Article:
Indeed, the pointless attempt to control copyrighted data every step of the way from musician's voice to listener's ear is the biggest roadblock to success for online music. Just as HBO doesn't try to stop you from taping its movies, so music sellers need to let go and trust their customers. Remove the incentives for people to steal, rather than imposing more technology that treats customers as would-be shoplifters. Even former BMG head Strauss Zelnick, who says he has no problem throwing big-time bootleggers in jail, agrees the industry's challenge is to come up with an attractive alternative to Aimster and its ilk. "We need to give consumers a service they want, at a price they're willing to pay," he told me in an interview this summer. "People don't like to think of themselves as criminals." But ironically, the more anti-theft hurdles crammed into the legal products, the more attractive the pirate alternatives become.

Surely they know that by now. Given the ample evidence from researchers like Edward Felten that there's no technological way to stop bootlegging, it's hard to believe the heavy-handed application of the DMCA and lawsuit threats is anything other than a stall for time -- sending husbands to boil water -- until the stakeholders can agree on how to tap and share the lucrative Internet music channel.

A monthly subscription shouldn't require the customer to stop and wonder every time she wants to play a tune: Do I have my license key? Which players will this work on? Which record label is the singer on and what subscription services carry that one? Why won't it play? Ugh. The threat of ubiquitous digital licensing, copy protection and monitoring isn't that Big Brother will know what you're listening to; it's that you'll give up trying to listen to it.

There's no business need to monitor every song every surfer on the Net is listening to, anyway. Griffin points out that radio airplay royalties have long been based on samples taken from station logs -- actuarial fees, rather than actual fees. "Radio stations have the option to pay exactly per song played," he says, "but not many of them use it. After 15 years, we've learned there isn't much difference between the sampled numbers and the individually counted numbers."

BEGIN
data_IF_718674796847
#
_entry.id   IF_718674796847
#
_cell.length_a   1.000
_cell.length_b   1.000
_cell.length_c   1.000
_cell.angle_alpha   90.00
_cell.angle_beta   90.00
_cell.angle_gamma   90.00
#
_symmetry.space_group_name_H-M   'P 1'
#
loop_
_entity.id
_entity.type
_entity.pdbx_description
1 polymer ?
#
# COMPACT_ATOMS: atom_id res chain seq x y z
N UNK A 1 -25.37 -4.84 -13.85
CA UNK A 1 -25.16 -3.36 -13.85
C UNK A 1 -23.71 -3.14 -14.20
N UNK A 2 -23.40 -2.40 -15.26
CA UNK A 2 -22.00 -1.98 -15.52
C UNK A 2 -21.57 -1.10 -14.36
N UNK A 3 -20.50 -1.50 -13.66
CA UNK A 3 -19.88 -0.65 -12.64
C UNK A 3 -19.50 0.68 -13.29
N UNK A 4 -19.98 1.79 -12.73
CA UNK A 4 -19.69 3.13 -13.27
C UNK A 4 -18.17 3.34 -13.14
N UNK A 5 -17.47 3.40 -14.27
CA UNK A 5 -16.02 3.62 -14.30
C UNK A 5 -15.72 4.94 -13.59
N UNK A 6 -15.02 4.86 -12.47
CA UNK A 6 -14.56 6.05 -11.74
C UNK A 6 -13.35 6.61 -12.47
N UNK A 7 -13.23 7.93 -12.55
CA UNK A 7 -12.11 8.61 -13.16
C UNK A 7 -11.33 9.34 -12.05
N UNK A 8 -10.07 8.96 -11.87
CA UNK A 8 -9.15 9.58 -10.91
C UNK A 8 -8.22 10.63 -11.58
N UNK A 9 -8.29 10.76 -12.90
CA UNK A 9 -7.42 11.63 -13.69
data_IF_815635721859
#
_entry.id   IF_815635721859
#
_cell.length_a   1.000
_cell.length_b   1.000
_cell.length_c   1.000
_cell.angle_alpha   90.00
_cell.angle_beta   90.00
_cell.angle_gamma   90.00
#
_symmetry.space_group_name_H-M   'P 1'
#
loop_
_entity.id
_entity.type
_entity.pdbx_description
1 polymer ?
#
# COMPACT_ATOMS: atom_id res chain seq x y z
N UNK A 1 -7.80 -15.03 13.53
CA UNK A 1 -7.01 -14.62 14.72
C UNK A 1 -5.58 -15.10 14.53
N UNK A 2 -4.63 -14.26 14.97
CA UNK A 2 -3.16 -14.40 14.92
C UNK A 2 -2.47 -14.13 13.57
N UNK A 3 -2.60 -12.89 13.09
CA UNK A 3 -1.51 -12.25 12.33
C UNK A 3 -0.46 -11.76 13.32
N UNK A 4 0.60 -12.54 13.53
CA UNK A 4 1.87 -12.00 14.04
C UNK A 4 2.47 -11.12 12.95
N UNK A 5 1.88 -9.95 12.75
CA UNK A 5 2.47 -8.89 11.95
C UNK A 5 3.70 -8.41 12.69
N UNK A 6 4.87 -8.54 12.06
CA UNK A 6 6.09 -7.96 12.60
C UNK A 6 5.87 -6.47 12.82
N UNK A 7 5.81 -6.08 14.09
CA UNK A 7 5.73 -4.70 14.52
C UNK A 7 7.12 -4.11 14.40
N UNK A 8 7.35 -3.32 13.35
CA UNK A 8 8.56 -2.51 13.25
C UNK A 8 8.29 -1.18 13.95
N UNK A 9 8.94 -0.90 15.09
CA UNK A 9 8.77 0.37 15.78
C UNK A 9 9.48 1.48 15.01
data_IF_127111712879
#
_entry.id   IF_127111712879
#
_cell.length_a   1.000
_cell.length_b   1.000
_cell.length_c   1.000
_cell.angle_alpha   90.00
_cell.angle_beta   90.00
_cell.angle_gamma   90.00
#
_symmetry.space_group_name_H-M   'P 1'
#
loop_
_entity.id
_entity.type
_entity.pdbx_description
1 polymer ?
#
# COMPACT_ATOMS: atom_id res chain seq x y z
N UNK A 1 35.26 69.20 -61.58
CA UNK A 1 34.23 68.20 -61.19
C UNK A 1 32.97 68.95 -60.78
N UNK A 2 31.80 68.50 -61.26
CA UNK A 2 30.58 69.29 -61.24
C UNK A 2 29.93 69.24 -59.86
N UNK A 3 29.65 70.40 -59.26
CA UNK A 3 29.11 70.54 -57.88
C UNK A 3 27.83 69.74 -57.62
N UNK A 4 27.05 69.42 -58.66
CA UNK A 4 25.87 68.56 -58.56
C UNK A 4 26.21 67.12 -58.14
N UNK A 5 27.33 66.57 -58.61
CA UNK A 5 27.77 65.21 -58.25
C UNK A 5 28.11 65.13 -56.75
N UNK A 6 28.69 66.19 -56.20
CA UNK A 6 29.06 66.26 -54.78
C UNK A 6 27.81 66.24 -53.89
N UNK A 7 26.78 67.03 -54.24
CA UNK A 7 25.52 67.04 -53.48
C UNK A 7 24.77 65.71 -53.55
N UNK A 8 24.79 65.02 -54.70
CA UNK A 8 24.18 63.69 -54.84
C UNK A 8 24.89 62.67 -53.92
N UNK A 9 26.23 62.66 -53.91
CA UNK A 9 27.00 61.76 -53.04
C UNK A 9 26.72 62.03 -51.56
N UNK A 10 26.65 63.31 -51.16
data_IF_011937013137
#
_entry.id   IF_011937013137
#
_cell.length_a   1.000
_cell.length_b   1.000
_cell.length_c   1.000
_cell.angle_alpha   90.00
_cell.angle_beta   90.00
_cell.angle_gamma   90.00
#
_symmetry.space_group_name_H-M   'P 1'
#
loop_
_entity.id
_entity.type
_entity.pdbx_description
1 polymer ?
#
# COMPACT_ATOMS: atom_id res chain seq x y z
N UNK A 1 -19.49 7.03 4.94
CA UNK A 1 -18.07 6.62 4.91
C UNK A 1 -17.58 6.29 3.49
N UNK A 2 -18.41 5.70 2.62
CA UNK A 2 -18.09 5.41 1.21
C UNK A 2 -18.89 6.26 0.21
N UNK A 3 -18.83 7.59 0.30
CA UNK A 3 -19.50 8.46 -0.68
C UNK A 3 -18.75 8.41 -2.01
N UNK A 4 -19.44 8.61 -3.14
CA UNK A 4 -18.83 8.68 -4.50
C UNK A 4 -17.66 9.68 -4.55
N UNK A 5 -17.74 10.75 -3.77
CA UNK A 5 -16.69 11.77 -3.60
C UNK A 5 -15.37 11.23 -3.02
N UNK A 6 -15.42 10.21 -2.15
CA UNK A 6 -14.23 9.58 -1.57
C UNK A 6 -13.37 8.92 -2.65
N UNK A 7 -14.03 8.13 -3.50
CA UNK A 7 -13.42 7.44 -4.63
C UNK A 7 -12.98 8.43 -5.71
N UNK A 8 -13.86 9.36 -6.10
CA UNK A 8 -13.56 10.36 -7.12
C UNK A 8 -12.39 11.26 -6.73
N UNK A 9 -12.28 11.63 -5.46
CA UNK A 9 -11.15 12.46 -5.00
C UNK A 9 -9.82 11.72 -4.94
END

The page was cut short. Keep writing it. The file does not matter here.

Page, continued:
Even my local coffeehouse pays an insurance-like annual fee to ASCAP, the songwriters' agency, to cover the likelihood that one of its open-mike night troubadours will do a Pete Seeger tune and incur royalty fees for the house. And whenever I buy a new blank cassette to record phone interviews, I pay a few extra cents that goes to the major labels in case I use it to bootleg one of their recordings. Why can't my ISP just add on such a tax, send it to the major labels and let me download anything I want, any way I want? There's no one pricing scheme that will make everyone happy, but bundled payment options are a lot more attractive than trying to stop people from doing what they will.

It may happen. "Don't Steal Music," rather than the complicated copy-protection system Apple could have jiggered into the iPod, gives me hope the music industry is finally figuring out its place in a world being remade by the Internet and a global economy. As a longtime musician and sometime D.J. myself, I've seen firsthand that the big five are in it not to make music, but to make money. But the industry's annual revenue of $15 billion is, on a global scale, peanuts -- Web hosting alone pulls in more than three times that much. Already, the big five record companies are losing their grip as evil Masters of the Universe, becoming instead the mere henchmen of new broadband empires. Warner is part of AOL, Universal is merged with Vivendi, and Sony makes far more from Playstation than from Michael Jackson. In the 21st century, record execs are finding themselves on the other side of the negotiating table: Yes sir, Mr. Case.

In that light, Bertelsmann's partnership with Napster was a smart move to secure a future for itself. Napster had reenergized millions of music fans, who held its brand dearer than any record label. But that excitement is fading with every day we wait for the people who own the music to let go enough to make buying their wares easier than bootlegging them. Instead of telling us not to steal, how about just giving us a way to pay?

By Paul Boutin

Paul Boutin is a technologist and writer in San Francisco.